I know, I know. It’s Thanksgiving. I should be talking about Mom and apple pie. And I fully intended to. Really. I mean, we’ve risen to the occasion here at Folio Weekly, producing a hella ‘Murrican issue for this hella ’Murrican holiday. There’s football. There are cars. There’s country music.
And my weekly editorial was to be a thing of bipartisan beauty. I planned to give thanks to our readers for the healthy dialogue (see Mail) and encourage even more engagement. Folio Weekly is, after all, the place for our community to express opinions of all stripes (even though, yes, as an alternative weekly, we do have a proudly progressive editorial voice. Here we stand. We cannot do otherwise.)
Anyway, I was already patting myself on the back for pulling it all off. Then the French ruined it all.
Full disclosure: I have a love-hate relationship with La France. I lived on its periphery, alternately in Brussels and Luxembourg, for nine years. As a touring musician, I’ve played France more than any other country besides the U.S. It’s a large and diverse nation, so it’d be intellectually dishonest to make any sweeping statements. But since it seems France is lining up to be the next domino to fall to a strangely international nationalist movement, I better collect my thoughts and express them the best I can.
This past weekend, tens of thousands of French folks threw on safety yellow and attempted to barricade highways in protest against their president Emmanuel Macron’s new eco-tax on fuel. The gilets jaunes (yellow vests), as they’re called, were lauded in some media as a leaderless, grassroots movement, evidence that the French are mad as hell and aren’t gonna take it anymore. The story has just started to filter into the English-language media sphere. Let’s see what happens next.
Of course, I had to take the bait. Not just for my own sake, mind you, but also to correct a few false assumptions we Americans hold about the French—namely that, as a nation, they are the polar opposite of us. In reality, we are too similar.
Brethren from another mother, we are two of the world’s oldest surviving republics (although they’re currently on their fifth republican constitution). And neither has quite perfected the art of compromise. To wit, as much as American conservatives point to France as a typical “European-style” (whatever that means) socialist state, the French people are and have always been riven by the same political quarrels that divide us.
These gilet-jaune demonstrations, for example, took place in the hinterlands not because the urban populations are reliant on public transport, like our New Yorkers. (Parisians drive. Very poorly, to be sure. But they drive.) No, it’s because these events are part of an age-old pattern of rural discontent with the “elites” in the cities. Sound familiar?
Now, to be clear, some of these instincts are sound. The right to be represented is fundamental. The right to assemble and demonstrate in pursuit of said representation is equally fundamental, even if it disrupts business as usual (see News Bites, “Rawls Well That Ends Well”).
But what if the “elites” are not really elites at all? What if they’re simply the other 50 percent of the national populace, the folks who live in densely populated urban areas and have different ways of living and relating to their neighbors?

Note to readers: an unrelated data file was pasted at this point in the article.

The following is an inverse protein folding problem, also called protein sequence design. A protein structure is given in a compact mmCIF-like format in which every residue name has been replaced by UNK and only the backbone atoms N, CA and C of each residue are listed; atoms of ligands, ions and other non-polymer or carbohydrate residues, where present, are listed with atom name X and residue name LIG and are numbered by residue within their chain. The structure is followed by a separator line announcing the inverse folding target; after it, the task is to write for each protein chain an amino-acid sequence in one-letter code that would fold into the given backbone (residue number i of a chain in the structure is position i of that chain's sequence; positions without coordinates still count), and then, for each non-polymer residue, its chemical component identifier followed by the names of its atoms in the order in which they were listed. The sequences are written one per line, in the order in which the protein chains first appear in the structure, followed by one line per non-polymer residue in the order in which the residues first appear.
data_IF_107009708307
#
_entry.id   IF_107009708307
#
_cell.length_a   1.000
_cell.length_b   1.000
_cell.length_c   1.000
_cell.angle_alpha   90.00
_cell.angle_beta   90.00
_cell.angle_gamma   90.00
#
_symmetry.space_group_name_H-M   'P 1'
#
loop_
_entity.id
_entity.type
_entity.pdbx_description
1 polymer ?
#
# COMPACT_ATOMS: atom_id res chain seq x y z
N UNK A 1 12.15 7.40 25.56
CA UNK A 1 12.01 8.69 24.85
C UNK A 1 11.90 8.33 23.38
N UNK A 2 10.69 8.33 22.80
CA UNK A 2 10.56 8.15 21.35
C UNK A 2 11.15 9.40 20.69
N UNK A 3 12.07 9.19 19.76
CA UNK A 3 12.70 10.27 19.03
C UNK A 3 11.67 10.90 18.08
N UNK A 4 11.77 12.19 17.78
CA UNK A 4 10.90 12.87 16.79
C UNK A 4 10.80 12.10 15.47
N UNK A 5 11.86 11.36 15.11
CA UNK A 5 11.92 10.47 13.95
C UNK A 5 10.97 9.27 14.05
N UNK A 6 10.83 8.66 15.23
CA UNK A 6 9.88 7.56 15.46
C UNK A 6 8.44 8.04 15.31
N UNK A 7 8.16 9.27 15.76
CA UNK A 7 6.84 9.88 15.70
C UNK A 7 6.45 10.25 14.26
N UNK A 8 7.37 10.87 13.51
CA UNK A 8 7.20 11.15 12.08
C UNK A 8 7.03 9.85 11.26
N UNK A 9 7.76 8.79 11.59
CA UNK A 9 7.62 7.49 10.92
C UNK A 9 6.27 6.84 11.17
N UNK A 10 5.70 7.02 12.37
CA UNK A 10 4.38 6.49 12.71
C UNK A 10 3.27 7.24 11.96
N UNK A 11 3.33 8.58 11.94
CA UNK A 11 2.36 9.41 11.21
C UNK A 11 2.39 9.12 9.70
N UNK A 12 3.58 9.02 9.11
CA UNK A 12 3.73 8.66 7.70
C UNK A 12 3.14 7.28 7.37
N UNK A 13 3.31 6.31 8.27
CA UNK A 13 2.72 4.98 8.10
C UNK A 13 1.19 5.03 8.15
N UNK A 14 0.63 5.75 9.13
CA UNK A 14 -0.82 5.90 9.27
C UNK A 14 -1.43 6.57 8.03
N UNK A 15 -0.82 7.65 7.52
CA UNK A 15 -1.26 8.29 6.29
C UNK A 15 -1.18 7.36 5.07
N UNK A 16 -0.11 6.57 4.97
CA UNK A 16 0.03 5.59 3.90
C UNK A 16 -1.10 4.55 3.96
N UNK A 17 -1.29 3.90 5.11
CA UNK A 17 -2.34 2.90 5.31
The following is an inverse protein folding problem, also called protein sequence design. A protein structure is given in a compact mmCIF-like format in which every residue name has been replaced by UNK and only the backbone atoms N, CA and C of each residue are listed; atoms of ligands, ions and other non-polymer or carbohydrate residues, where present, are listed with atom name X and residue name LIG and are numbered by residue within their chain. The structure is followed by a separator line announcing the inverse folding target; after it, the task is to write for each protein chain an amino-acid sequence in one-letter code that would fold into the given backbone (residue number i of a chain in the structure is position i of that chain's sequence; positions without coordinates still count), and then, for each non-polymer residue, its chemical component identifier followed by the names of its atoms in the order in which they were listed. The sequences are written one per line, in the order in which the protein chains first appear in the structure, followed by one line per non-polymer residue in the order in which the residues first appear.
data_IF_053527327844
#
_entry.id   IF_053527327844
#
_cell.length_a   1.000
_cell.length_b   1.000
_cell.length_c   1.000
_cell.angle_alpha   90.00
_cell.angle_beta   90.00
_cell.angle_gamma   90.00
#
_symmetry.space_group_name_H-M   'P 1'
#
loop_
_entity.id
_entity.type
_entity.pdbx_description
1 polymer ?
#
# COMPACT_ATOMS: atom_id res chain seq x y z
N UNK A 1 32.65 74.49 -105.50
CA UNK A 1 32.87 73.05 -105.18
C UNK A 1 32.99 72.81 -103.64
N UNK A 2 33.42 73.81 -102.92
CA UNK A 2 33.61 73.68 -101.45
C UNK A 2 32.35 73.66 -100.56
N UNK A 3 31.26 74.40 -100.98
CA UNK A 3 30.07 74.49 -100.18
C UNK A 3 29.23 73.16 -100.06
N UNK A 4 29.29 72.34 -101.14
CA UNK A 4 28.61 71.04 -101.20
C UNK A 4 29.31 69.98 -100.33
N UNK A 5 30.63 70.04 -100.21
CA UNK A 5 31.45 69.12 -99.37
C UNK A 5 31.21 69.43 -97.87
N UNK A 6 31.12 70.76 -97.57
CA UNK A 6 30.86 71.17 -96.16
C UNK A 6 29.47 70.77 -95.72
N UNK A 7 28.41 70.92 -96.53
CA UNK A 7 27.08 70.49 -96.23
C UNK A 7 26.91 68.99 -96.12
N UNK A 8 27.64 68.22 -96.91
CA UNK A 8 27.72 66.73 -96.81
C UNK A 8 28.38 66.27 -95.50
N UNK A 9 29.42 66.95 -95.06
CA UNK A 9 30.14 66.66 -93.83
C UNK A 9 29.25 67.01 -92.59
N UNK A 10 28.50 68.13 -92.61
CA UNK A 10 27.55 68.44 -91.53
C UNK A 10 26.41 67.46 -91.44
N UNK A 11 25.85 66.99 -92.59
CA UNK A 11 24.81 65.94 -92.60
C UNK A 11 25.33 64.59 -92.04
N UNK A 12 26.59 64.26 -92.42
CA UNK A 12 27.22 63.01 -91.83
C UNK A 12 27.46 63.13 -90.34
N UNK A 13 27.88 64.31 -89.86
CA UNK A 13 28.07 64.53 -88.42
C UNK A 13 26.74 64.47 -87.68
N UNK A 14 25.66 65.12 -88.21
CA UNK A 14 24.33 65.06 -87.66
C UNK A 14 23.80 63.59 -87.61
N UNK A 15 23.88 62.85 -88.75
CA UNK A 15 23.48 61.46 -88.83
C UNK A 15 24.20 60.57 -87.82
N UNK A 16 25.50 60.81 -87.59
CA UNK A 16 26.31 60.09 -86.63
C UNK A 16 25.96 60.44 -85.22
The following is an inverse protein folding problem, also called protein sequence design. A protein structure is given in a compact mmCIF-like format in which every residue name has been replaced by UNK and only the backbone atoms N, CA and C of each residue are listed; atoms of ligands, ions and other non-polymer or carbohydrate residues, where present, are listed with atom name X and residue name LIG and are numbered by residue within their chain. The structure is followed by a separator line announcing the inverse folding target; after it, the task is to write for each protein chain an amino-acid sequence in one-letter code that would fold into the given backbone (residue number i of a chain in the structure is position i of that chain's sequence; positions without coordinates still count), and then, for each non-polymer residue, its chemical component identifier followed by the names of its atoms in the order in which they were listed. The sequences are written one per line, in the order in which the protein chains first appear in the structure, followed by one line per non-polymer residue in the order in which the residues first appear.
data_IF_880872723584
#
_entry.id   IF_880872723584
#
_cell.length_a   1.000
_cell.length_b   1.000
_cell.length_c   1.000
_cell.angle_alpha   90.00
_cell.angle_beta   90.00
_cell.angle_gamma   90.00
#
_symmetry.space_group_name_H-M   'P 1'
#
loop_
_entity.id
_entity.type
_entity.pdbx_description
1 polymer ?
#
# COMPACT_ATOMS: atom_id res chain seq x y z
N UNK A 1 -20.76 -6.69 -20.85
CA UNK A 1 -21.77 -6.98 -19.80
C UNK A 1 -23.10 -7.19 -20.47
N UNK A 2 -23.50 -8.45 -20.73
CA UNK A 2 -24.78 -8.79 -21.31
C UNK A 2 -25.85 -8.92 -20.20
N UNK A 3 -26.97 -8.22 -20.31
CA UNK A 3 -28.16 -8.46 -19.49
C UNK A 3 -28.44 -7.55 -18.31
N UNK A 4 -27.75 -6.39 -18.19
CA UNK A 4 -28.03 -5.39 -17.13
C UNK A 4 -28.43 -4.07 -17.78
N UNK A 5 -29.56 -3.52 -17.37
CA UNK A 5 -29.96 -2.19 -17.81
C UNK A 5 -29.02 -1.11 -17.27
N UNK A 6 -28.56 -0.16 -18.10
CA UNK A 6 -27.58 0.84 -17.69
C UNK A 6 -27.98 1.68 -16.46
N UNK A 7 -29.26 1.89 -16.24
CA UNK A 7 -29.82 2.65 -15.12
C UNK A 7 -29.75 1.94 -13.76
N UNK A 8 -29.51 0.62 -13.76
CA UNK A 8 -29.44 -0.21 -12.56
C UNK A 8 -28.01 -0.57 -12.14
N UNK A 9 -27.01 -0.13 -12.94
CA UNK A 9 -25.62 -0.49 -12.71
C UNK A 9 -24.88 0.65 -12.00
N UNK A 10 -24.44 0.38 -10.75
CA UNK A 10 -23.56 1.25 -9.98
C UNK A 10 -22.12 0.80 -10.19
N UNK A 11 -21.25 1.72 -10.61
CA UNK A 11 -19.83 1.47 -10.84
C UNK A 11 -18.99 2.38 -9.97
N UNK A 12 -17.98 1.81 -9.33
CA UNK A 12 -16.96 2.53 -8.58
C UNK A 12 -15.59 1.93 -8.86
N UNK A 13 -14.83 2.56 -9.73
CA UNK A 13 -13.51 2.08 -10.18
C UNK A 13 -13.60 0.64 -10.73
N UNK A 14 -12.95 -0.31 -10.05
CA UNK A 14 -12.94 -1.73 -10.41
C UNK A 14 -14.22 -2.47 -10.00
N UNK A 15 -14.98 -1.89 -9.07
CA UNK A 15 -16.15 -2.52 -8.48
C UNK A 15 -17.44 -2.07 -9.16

What is so disturbing about the advent of the gilets jaunes—and what indicates that it is not at all a grassroots movement but a PR stunt—is how closely it aims to mirror the culture wars that spawned the alt-right here. It’s a focused narrative, a catechism describing a spontaneous tax revolt (like the Tea Party) morphing into something so much more. Yada yada yada. This is really an attempt to paint Manny Macron as another Hillary Clinton and thus pave the way for another Donald Trump.
Most damning of all is the movement’s anti-union rhetoric. Every gilet jaune ambassador talks in abstract about the failure of the unions. What does a fuel tax have to do with unions? And what do these provincial demonstrators have to do with unions? Nothing.
Keep in mind, however, that the current U.S. administration’s path to victory (at least in the Electoral College) began in the Bible Belt but ended in the Rust Belt. Our alt-right gained the upper hand by turning just enough Northern working folk against their unions and just enough (white male) hipsters against the original utopian values of rock and roll. Someone in France has been taking notes.
And we should be taking notes, on both sides of our political divide. The French are not a limp-wristed nation. They didn’t “surrender” in 1940. They joined Nazi Germany. There was a robust, homegrown French fascist movement ready and waiting to take over when the Wehrmacht came a-knockin’. They allowed Hitler to occupy the north of the country and set themselves up as a “neutral” but friendly sovereign neighbor, governed from southern Vichy.
There were and there remain some gnarly forces at play in fair France. And those same elements are itching for another go at power. It’s clear now that they’re taking a page from the American playbook and looking to forge an Astroturf alt-right coalition to topple Macron.
And they might pull it off. One thing I learned about the French over the years: they will blithely adopt the worst of American culture even as their famous Gallic chauvinism seems impervious to our better ideas. At the end of the day, I guess this is my gripe with that great cheese-eating nation.
What would it mean if they were to succeed? Well, twice in the last century we saw what “nationalism” in Europe looks like. So when you see the gilets jaunes on your TV screen, be mindful of where the Yellow Brick Road might lead.